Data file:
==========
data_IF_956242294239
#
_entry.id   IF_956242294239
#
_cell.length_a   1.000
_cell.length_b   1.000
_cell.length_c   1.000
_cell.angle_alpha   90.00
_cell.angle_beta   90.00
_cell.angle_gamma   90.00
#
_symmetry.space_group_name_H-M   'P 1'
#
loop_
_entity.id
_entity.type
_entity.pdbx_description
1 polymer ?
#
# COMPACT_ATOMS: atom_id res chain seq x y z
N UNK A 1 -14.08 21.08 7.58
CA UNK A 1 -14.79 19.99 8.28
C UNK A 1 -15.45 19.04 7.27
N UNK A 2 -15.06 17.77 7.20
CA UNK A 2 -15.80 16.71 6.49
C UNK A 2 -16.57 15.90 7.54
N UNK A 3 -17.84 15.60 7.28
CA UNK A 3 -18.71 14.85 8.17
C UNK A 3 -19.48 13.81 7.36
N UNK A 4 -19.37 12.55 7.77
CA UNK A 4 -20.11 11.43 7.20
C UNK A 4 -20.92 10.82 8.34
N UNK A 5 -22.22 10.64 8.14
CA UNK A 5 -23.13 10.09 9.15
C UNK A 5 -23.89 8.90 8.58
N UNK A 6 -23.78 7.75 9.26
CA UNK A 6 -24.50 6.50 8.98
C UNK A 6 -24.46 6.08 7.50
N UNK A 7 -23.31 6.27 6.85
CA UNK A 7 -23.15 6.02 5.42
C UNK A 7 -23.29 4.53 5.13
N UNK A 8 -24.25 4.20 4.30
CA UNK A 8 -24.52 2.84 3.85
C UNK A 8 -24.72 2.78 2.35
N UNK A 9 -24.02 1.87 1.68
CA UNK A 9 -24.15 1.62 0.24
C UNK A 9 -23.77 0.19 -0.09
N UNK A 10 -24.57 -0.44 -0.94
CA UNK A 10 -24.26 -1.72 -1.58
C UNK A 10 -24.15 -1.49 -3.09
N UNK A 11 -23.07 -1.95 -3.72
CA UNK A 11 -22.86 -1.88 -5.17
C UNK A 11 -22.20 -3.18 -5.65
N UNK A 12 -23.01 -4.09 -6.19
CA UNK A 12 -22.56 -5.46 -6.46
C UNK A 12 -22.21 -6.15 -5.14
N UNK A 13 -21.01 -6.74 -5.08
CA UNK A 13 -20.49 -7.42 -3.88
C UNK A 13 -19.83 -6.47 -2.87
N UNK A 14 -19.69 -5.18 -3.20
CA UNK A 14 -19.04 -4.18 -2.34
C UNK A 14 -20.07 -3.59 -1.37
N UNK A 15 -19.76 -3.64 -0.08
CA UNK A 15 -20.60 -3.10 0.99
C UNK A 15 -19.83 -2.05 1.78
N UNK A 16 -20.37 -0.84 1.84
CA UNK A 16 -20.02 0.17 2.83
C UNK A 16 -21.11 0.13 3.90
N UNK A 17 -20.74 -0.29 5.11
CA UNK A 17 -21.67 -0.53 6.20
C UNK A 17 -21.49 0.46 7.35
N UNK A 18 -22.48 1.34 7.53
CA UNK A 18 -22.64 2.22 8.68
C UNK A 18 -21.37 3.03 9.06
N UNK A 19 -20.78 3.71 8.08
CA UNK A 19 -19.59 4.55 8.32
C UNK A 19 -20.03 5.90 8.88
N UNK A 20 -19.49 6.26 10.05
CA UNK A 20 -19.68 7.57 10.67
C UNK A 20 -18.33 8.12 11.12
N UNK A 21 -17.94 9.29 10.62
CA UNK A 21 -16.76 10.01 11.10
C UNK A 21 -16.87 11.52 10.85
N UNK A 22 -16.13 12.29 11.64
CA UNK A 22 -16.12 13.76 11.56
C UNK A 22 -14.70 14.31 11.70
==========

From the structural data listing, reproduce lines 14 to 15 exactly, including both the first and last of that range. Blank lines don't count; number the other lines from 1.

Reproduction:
loop_
_entity.id